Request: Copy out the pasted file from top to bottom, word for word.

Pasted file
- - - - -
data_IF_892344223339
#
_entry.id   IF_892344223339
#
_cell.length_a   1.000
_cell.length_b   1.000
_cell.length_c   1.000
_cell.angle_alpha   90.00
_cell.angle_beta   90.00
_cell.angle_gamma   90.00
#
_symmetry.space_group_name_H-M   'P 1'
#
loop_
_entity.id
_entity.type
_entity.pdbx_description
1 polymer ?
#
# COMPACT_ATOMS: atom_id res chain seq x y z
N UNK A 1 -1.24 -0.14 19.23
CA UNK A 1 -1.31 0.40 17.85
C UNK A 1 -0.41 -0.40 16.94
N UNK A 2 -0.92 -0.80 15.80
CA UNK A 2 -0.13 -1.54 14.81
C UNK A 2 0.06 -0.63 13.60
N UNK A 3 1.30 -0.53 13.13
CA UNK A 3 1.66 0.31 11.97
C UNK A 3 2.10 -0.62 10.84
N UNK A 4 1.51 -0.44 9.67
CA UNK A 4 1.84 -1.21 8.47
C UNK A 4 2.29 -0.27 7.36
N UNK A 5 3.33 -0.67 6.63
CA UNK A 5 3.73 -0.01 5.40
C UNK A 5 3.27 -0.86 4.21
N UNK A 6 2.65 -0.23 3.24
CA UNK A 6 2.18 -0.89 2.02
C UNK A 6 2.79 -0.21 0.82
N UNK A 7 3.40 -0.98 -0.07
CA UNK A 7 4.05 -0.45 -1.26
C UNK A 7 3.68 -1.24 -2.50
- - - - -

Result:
data_IF_892344223339
#
_entry.id   IF_892344223339
#
_cell.length_a   1.000
_cell.length_b   1.000
_cell.length_c   1.000
_cell.angle_alpha   90.00
_cell.angle_beta   90.00
_cell.angle_gamma   90.00
#
_symmetry.space_group_name_H-M   'P 1'
#
loop_
_entity.id
_entity.type
_entity.pdbx_description
1 polymer ?
#
# COMPACT_ATOMS: atom_id res chain seq x y z
N UNK A 1 -1.24 -0.14 19.23
CA UNK A 1 -1.31 0.40 17.85
C UNK A 1 -0.41 -0.40 16.94
N UNK A 2 -0.92 -0.80 15.80
CA UNK A 2 -0.13 -1.54 14.81
C UNK A 2 0.06 -0.63 13.60
N UNK A 3 1.30 -0.53 13.13
CA UNK A 3 1.66 0.31 11.97
C UNK A 3 2.10 -0.62 10.84
N UNK A 4 1.51 -0.44 9.67
CA UNK A 4 1.84 -1.21 8.47
C UNK A 4 2.29 -0.27 7.36
N UNK A 5 3.33 -0.67 6.63
CA UNK A 5 3.73 -0.01 5.40
C UNK A 5 3.27 -0.86 4.21
N UNK A 6 2.65 -0.23 3.24
CA UNK A 6 2.18 -0.89 2.02
C UNK A 6 2.79 -0.21 0.82
N UNK A 7 3.40 -0.98 -0.07
CA UNK A 7 4.05 -0.45 -1.26
C UNK A 7 3.68 -1.24 -2.50